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China’s satellite launches slow down but crewed spaceflight is ready for liftoff

The failure of China’s workhorse space rocket will likely have numerous knock-on effects, but the rockets that take humans to space are working fine.

The Long March 3B rocket.

China’s stated goal of conducting more than 40 orbital space launches across 2020 appears to have suffered a major setback with the failure of the country’s workhorse rocket, although the country’s crewed space program took a step forward.

China’s April 9 launch of an Indonesian satellite from Xichang in Sichuan Province failed to achieve orbit. The Long March 3B rocket and its payload made a spectacular reentry visible over the U.S. island territory of Guam. The failure also signaled that China’s 2020 launch plans have been brought back down to Earth. This came less than a month after the failed first launch of the Long March 7A, a rocket that could become China’s main vehicle for sending large communications satellites into orbit.

The April 9 loss of the mission will impact China’s space program in a number of ways. The Long March 3B is China’s main launch vehicle for launching communications and navigation satellites. It has been reliable until now: Since a disastrous first launch in 1996, the rocket has suffered just two partial failures (satellites inserted into lower-than-planned orbits) in its next 65 launches.

The launcher will now, however, be grounded until the issue that affected the third stage is isolated and addressed. This process is likely to take months, and could take longer, meaning a number of missions among the 40-plus launches planned for 2020 cannot take place. Other Chinese launch vehicles lack the stages and payload capacity to launch to geostationary orbits, which are needed for communications satellites. The country’s large, new-generation rockets are also unsuitable, with the Long March 7A similarly grounded, and the Long March 5 too large in terms of payload capacity to be economical for satellite launch.

The grounding of the Long March 3B also means a delay to the completion of the Beidou navigation and positioning system, which is China’s answer to America’s GPS. China had planned to launch the 35th active satellite — and 55th satellite overall — for the system in May. However, the majority of Beidou’s space-based infrastructure is already deployed, so the effect may not be serious.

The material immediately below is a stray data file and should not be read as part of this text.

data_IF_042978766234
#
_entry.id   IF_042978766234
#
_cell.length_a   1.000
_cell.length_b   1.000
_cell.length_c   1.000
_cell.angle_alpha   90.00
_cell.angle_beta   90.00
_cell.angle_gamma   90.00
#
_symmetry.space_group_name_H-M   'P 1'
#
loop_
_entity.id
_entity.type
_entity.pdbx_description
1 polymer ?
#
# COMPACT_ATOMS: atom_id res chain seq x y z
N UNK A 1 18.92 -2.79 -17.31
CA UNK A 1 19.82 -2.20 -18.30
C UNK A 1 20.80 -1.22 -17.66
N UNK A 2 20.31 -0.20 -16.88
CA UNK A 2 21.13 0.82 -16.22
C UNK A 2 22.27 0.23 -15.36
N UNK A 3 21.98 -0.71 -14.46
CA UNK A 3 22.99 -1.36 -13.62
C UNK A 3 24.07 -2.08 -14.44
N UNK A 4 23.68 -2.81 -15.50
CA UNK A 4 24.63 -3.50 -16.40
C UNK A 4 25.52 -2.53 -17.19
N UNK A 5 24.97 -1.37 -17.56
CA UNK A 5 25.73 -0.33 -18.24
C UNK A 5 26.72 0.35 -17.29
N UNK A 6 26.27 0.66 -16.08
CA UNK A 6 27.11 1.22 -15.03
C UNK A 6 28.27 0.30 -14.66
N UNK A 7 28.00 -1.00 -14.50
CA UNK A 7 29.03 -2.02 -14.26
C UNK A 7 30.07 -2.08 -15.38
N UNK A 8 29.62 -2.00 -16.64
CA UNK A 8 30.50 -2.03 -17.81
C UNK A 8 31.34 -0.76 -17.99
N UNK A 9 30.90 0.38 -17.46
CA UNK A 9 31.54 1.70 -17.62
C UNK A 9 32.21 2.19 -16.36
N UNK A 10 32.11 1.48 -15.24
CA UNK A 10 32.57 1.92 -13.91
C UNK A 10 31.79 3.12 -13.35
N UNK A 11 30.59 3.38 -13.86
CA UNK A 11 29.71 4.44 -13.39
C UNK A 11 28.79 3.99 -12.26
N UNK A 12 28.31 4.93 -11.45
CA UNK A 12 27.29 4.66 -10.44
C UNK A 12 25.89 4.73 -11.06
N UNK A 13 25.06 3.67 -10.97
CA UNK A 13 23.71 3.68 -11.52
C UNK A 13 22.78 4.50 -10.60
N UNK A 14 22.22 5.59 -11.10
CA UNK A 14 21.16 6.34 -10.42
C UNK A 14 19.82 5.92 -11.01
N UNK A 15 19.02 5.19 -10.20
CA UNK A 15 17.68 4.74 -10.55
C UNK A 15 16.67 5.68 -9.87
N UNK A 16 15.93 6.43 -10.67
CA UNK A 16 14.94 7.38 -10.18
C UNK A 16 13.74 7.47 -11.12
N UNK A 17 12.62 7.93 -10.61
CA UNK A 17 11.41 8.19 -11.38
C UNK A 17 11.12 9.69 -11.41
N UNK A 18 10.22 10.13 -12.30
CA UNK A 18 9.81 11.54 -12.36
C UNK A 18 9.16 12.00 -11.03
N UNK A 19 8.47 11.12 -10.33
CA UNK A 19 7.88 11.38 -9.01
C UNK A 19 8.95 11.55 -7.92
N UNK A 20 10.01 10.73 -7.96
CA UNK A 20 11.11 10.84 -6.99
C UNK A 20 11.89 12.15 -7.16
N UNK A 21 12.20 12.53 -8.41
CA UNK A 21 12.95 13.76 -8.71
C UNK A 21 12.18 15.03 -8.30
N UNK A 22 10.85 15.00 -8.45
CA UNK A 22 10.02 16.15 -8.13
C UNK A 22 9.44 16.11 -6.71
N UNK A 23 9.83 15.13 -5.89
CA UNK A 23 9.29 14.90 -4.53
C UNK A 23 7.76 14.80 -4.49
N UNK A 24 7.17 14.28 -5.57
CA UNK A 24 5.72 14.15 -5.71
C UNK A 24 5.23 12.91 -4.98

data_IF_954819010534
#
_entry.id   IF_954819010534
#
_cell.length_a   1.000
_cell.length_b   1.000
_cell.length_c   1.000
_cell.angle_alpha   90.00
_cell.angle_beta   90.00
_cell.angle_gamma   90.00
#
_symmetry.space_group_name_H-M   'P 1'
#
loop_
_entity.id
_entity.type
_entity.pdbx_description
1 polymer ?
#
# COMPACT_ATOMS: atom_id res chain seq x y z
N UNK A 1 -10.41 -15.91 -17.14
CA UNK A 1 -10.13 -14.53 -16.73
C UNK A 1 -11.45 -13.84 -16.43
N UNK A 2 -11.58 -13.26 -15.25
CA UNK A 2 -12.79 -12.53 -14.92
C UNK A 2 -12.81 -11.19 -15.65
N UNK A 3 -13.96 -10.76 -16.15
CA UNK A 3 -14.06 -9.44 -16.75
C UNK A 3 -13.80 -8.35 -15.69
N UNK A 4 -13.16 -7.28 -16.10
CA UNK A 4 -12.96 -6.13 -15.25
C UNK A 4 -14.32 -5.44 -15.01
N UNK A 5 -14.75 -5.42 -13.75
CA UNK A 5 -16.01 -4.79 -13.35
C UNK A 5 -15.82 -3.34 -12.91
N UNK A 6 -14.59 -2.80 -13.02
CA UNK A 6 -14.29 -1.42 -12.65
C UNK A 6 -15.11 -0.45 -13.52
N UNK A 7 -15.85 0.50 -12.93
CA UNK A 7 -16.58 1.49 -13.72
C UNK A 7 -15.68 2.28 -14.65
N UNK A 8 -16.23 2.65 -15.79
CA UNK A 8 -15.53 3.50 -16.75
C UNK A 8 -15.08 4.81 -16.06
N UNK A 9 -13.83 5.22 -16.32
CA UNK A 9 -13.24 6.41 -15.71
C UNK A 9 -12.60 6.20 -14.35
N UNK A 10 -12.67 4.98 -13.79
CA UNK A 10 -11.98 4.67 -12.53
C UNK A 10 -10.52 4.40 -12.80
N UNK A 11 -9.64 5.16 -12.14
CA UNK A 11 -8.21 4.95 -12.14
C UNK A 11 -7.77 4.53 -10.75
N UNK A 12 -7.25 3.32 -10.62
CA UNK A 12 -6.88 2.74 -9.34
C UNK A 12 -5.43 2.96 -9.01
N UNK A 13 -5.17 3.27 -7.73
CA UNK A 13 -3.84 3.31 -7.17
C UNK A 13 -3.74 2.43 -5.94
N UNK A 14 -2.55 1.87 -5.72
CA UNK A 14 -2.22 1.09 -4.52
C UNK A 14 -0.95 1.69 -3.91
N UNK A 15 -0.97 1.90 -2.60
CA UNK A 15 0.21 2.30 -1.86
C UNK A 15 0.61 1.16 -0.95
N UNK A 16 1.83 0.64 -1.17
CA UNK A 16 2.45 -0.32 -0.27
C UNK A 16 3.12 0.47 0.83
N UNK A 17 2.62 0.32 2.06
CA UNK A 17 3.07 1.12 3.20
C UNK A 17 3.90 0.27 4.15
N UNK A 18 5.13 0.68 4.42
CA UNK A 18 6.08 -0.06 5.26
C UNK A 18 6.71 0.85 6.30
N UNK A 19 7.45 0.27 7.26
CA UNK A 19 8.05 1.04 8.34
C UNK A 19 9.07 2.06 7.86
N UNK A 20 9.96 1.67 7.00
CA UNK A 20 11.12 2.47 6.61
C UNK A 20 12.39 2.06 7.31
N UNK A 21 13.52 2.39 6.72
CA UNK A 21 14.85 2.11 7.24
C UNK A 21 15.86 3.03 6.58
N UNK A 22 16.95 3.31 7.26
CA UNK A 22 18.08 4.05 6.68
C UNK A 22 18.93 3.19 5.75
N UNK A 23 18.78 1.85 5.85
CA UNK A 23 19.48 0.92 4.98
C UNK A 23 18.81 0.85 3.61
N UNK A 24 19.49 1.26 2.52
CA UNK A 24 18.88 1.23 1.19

The failure will also have commercial impacts. The China Great Wall Industry Corporation, a subsidiary of main Chinese space contractor China Aerospace Science and Technology Corporation (CASC), signed the deal for Palapa-N1, an Indonesian joint venture, in 2017. The satellite will likely need to be replaced, following an insurance claim. This will make Chinese launch services appear less attractive and raise insurance premiums.

CASC also travels with Chinese delegations abroad, offering deals to provide turnkey satellite solutions (including launch, satellite development, ground station support, and training) to countries as part of China’s diplomatic efforts. China has manufactured and launched satellites for a number of Asian, African, and South American countries and while occasional failures are an unavoidable part of space activities, China will need to continue to demonstrate overall reliability.

Crewed missions still flying

China resumed launch activity on May 5 with the launch of the first Long March 5B from Wenchang, Hainan island. The mission was a test flight to prove the launcher’s ability to lift manned missions (in 20-metric-ton modules) into low Earth orbit. The launcher was designed specifically for the Chinese Space Station (CSS), a project initiated in 1992. The successful Long March 5B launch means a prototype new-generation spacecraft is now in orbit to test crewed deep space travel and high-speed reentry capabilities.

So, while the recent failures will slow down China’s satellite launching program, major uncrewed missions to Mars and the Moon later are still on schedule for later this year, and we can expect to hear more from China about human spaceflight in the coming year.

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Andrew Jones

Andrew is a freelance space journalist based in Helsinki, Finland.

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